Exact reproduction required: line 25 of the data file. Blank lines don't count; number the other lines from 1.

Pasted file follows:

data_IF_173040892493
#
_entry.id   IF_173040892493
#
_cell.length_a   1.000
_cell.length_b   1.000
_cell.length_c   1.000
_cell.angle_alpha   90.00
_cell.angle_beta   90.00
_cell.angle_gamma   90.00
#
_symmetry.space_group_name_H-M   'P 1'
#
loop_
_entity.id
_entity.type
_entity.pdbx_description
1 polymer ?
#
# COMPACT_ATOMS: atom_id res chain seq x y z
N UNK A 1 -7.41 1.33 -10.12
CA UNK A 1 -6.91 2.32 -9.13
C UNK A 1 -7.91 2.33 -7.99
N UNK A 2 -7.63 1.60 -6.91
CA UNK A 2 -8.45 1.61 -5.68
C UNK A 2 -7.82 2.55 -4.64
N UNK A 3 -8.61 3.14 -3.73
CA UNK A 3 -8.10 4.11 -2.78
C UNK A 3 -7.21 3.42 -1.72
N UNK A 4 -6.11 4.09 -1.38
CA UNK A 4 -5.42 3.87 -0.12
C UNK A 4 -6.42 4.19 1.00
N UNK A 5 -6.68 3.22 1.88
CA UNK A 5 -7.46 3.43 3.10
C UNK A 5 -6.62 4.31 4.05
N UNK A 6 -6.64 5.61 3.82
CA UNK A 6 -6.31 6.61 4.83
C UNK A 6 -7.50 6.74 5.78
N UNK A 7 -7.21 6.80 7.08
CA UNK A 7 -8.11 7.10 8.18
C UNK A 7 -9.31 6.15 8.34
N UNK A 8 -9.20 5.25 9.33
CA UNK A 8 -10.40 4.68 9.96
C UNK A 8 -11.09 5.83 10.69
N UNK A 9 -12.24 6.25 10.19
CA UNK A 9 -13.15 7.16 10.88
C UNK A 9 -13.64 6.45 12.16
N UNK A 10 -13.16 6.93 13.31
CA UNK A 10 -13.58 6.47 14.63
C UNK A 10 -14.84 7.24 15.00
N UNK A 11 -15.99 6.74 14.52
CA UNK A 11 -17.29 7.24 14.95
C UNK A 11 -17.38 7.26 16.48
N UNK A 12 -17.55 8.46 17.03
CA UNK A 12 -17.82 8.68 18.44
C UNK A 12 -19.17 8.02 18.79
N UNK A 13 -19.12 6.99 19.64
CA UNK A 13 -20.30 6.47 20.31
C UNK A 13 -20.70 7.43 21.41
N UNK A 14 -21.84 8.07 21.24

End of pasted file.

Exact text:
CA UNK A 2 -8.45 1.61 -5.68